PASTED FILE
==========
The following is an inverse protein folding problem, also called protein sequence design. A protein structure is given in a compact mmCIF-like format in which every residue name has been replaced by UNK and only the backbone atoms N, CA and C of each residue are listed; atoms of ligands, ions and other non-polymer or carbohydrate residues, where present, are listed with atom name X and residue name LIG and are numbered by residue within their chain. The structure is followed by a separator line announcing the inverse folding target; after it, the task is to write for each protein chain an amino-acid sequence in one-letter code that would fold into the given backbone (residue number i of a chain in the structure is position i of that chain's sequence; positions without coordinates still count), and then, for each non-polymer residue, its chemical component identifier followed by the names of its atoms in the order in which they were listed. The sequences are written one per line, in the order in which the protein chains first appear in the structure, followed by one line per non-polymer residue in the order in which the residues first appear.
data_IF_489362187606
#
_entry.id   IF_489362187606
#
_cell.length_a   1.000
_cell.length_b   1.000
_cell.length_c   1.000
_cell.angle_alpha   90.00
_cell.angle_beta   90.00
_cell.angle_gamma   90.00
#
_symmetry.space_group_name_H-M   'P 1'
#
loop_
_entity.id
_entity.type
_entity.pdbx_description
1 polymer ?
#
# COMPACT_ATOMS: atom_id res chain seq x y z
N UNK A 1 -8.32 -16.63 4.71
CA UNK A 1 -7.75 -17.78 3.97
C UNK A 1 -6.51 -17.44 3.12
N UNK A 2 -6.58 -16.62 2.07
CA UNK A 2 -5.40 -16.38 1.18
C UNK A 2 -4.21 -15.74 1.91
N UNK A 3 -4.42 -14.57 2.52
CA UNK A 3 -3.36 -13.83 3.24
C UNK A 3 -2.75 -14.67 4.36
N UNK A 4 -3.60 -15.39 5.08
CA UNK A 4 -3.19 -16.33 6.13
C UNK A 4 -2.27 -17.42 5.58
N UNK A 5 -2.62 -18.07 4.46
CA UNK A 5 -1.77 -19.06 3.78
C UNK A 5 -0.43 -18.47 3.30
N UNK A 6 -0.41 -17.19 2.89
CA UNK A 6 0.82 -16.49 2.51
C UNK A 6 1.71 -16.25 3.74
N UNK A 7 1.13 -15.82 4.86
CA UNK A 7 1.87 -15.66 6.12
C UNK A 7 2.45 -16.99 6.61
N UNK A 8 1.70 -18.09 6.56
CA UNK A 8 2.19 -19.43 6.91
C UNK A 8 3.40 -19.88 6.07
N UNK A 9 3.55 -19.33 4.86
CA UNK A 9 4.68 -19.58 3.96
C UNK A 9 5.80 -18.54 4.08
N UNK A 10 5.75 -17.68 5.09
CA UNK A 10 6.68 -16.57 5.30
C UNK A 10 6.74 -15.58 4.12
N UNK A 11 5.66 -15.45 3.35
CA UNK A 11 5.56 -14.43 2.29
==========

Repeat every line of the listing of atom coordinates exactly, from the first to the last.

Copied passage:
The following is an inverse protein folding problem, also called protein sequence design. A protein structure is given in a compact mmCIF-like format in which every residue name has been replaced by UNK and only the backbone atoms N, CA and C of each residue are listed; atoms of ligands, ions and other non-polymer or carbohydrate residues, where present, are listed with atom name X and residue name LIG and are numbered by residue within their chain. The structure is followed by a separator line announcing the inverse folding target; after it, the task is to write for each protein chain an amino-acid sequence in one-letter code that would fold into the given backbone (residue number i of a chain in the structure is position i of that chain's sequence; positions without coordinates still count), and then, for each non-polymer residue, its chemical component identifier followed by the names of its atoms in the order in which they were listed. The sequences are written one per line, in the order in which the protein chains first appear in the structure, followed by one line per non-polymer residue in the order in which the residues first appear.
data_IF_489362187606
#
_entry.id   IF_489362187606
#
_cell.length_a   1.000
_cell.length_b   1.000
_cell.length_c   1.000
_cell.angle_alpha   90.00
_cell.angle_beta   90.00
_cell.angle_gamma   90.00
#
_symmetry.space_group_name_H-M   'P 1'
#
loop_
_entity.id
_entity.type
_entity.pdbx_description
1 polymer ?
#
# COMPACT_ATOMS: atom_id res chain seq x y z
N UNK A 1 -8.32 -16.63 4.71
CA UNK A 1 -7.75 -17.78 3.97
C UNK A 1 -6.51 -17.44 3.12
N UNK A 2 -6.58 -16.62 2.07
CA UNK A 2 -5.40 -16.38 1.18
C UNK A 2 -4.21 -15.74 1.91
N UNK A 3 -4.42 -14.57 2.52
CA UNK A 3 -3.36 -13.83 3.24
C UNK A 3 -2.75 -14.67 4.36
N UNK A 4 -3.60 -15.39 5.08
CA UNK A 4 -3.19 -16.33 6.13
C UNK A 4 -2.27 -17.42 5.58
N UNK A 5 -2.62 -18.07 4.46
CA UNK A 5 -1.77 -19.06 3.78
C UNK A 5 -0.43 -18.47 3.30
N UNK A 6 -0.41 -17.19 2.89
CA UNK A 6 0.82 -16.49 2.51
C UNK A 6 1.71 -16.25 3.74
N UNK A 7 1.13 -15.82 4.86
CA UNK A 7 1.87 -15.66 6.12
C UNK A 7 2.45 -16.99 6.61
N UNK A 8 1.70 -18.09 6.56
CA UNK A 8 2.19 -19.43 6.91
C UNK A 8 3.40 -19.88 6.07
N UNK A 9 3.55 -19.33 4.86
CA UNK A 9 4.68 -19.58 3.96
C UNK A 9 5.80 -18.54 4.08
N UNK A 10 5.75 -17.68 5.09
CA UNK A 10 6.68 -16.57 5.30
C UNK A 10 6.74 -15.58 4.12
N UNK A 11 5.66 -15.45 3.35
CA UNK A 11 5.56 -14.43 2.29